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What Causes Itchy Eyes?

August 2, 2022

If you’re experiencing itchy eyes, you’re in good company. Many people are experiencing the problem. Knowing the cause can help you pick the right treatment.

The differences between allergy and infection are crucial to understanding. Here are seven causes of itchy eyes and some treatment options:

      1. Seasonal allergies
        If you get itchy eyes around the same time every year, you may suffer from a seasonal allergy to ragweed or something else that blooms and releases pollen during certain times. Pollen counts have been high across the United States this year. One way to tell if you’re dealing with an allergy, as opposed to an eye infection, is that you’ll have other symptoms, such as sneezing and nasal congestion. One way to reduce symptoms is to avoid contact with pollen. You can:

        • Pay attention to local weather reports and stay indoors when pollen counts are high.
        • Keep home and car windows closed during pollen season.
        • Take showers and wash clothes more frequently to help keep pollen away from your airways.
        • Wear a mask when you go outside.

    Over-the-counter antihistamines can help to control symptoms. You may need a prescription allergy medication if your symptoms are unbearable.

      1. Perennial allergies
        Unlike seasonal allergies, perennial allergies can affect you year-round. Mold, dust, and pet dander are common perennial allergies. You also may be allergic to things like your contact lens solution or the soap or shampoo you use. An allergist can administer a skin test for specific allergens to determine whether you have an allergy by injecting tiny amounts of allergens, such as ragweed or pet dander, under the skin to see if the site reacts. Beyond reducing your exposure to an allergen, you can take antihistamines or corticosteroids to help reduce inflammation.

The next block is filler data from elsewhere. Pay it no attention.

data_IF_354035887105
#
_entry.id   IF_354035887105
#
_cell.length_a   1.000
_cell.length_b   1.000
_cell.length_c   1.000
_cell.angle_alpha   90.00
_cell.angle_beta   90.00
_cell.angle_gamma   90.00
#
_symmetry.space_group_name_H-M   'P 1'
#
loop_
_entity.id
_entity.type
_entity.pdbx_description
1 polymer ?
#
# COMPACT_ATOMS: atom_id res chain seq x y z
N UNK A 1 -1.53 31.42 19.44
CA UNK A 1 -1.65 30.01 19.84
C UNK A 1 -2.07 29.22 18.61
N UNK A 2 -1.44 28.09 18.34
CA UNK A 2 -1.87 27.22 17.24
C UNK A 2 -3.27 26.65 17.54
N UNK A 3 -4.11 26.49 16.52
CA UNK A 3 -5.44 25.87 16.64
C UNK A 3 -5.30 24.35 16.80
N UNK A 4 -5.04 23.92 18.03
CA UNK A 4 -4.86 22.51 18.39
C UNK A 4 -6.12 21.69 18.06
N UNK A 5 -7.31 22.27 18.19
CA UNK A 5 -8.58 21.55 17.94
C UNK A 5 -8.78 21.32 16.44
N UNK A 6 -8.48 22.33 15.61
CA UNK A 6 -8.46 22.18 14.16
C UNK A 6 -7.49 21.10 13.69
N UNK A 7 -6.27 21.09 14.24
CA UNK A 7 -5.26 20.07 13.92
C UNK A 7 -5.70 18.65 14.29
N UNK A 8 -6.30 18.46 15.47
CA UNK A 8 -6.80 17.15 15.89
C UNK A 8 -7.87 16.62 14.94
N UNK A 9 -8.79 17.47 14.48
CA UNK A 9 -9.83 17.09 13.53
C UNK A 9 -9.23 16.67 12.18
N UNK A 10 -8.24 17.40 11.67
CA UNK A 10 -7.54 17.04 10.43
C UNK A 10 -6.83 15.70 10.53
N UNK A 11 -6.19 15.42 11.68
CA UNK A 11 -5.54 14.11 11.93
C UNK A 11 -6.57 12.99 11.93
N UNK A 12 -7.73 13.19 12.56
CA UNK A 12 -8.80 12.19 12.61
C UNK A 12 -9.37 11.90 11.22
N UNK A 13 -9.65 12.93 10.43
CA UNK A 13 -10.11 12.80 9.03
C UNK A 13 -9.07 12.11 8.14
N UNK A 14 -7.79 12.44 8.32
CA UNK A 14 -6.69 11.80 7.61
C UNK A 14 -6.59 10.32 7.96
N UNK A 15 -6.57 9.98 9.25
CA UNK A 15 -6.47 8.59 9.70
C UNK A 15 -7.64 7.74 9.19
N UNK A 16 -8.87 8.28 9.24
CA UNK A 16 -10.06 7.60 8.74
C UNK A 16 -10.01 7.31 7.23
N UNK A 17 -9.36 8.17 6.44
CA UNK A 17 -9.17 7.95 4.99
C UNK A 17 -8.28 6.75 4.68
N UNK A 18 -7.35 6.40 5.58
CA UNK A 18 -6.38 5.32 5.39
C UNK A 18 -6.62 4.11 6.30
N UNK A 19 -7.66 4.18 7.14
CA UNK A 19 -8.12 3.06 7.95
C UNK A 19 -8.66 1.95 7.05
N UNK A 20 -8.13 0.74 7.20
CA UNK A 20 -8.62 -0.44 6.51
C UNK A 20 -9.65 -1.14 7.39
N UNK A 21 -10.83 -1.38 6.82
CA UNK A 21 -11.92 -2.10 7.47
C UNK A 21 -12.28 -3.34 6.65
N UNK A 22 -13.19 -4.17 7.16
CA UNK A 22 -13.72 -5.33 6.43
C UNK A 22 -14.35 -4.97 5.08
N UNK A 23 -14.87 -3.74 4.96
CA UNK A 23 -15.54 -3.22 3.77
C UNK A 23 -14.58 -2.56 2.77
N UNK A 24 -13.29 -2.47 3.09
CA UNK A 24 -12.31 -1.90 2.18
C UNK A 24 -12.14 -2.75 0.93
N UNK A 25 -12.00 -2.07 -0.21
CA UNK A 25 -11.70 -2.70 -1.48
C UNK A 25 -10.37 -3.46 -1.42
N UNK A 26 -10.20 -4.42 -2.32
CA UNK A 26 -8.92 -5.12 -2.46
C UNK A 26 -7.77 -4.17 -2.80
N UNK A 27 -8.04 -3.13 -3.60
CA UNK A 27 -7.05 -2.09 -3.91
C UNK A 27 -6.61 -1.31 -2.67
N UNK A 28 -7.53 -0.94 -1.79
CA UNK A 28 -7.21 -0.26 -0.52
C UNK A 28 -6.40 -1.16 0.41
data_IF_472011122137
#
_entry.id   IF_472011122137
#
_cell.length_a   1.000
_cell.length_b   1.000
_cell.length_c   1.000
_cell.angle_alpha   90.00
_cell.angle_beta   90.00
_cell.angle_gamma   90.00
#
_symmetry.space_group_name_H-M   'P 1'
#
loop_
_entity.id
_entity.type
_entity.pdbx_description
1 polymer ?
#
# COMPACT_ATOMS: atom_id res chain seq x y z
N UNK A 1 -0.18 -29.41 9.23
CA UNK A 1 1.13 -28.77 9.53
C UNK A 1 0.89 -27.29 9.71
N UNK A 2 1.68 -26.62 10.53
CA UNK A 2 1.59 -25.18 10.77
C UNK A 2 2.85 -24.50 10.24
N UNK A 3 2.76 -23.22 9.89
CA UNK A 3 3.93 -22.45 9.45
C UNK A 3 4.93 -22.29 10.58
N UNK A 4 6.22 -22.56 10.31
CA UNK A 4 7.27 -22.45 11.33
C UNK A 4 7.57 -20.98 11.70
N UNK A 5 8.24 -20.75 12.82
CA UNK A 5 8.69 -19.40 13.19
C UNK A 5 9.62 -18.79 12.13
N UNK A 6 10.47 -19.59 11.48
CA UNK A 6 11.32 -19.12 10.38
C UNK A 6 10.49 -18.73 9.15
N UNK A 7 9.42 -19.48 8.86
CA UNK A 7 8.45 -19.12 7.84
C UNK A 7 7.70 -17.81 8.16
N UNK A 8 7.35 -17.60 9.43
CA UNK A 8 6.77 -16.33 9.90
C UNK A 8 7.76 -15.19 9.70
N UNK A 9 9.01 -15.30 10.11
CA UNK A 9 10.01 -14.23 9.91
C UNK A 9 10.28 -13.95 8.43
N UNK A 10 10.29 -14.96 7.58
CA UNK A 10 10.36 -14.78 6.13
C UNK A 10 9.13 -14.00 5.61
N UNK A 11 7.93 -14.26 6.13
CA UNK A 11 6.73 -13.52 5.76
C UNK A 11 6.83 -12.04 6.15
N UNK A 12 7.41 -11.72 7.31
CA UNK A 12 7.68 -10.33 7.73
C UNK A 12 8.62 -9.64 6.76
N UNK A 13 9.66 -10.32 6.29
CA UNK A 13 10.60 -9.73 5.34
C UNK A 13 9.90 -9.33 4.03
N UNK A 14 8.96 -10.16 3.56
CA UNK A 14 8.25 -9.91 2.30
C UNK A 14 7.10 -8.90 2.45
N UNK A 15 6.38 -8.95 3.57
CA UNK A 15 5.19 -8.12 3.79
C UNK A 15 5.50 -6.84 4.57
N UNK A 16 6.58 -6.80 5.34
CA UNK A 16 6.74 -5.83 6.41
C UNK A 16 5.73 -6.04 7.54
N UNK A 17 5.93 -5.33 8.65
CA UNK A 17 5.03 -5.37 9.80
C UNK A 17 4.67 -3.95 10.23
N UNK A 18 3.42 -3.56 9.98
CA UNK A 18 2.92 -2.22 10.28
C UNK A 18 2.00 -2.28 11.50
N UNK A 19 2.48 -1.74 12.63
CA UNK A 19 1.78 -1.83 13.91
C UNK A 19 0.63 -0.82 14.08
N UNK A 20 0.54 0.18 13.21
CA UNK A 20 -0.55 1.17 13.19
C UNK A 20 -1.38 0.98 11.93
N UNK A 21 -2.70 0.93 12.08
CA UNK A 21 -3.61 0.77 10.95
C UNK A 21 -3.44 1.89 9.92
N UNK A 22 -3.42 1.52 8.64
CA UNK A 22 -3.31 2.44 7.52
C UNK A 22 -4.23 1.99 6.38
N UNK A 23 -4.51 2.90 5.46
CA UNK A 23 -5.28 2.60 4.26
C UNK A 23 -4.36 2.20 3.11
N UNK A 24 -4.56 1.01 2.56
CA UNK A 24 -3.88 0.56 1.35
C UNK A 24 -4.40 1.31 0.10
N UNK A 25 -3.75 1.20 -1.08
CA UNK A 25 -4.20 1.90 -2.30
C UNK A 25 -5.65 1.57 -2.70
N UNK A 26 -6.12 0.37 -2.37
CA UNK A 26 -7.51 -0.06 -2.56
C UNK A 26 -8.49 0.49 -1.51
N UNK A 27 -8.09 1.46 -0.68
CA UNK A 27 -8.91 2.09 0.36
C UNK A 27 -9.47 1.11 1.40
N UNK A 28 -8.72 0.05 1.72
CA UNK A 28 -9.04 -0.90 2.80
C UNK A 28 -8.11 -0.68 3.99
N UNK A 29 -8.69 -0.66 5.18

2. Airborne irritants
        Some people are sensitive to smoke, diesel exhaust, or even perfumes. The simplest solution is avoiding exposure to these irritants. Soothing eye drops or a cool, damp cloth over your closed eyes may help you feel better fast.
      3. Pink eye
        Viral, bacterial, and fungal infections can all make your eyes itch. One common eye infection is conjunctivitis, also known as pink eye because the white part of the infected eye turns pink. It is very contagious and needs a doctor’s care.
      4. Dry eye
        Several things may prevent your eyes from producing enough tears to keep your eyes from getting dry and itchy. Aging and medical conditions, like diabetes and rheumatoid arthritis, can lead to fewer tears. And medications, including antidepressants, blood pressure medications, birth control pills, and decongestants, can also reduce tear production. Treating dry eyes may be as simple as using over-the-counter artificial tears, which are available as drops. Follow the instructions carefully. If you experience chronic dry eyes, see an eye doctor.
      5. Eye strain
        Staring at a computer screen all day or reading in dim light can strain your eyes, causing them to feel itchy and tired. So can driving for extended periods, especially at night or on bright, sunny days. The solution is to simply rest your eyes periodically.
      6. Contact lenses
        Keeping your contacts in your eyes for too long or not replacing lenses regularly can irritate them, making them itchy and red. If you wear contacts, take them out at night and follow your doctor’s advice about how to care for your lenses and how often you should replace them.

Get the Care You Need 

Home remedies can cure many cases of itchy eyes. But if the problem persists, you should see a doctor. If you don’t have a doctor, Grady can help. If you need a primary care physician, book your appointment online at, use MyChart, or call (404) 616-1000. We’ll arrange an appointment at a Primary Care Center near you. Doctors there can treat most conditions and provide access to Grady’s unparalleled medical specialty expertise.

7 Causes for Itchy Eyes


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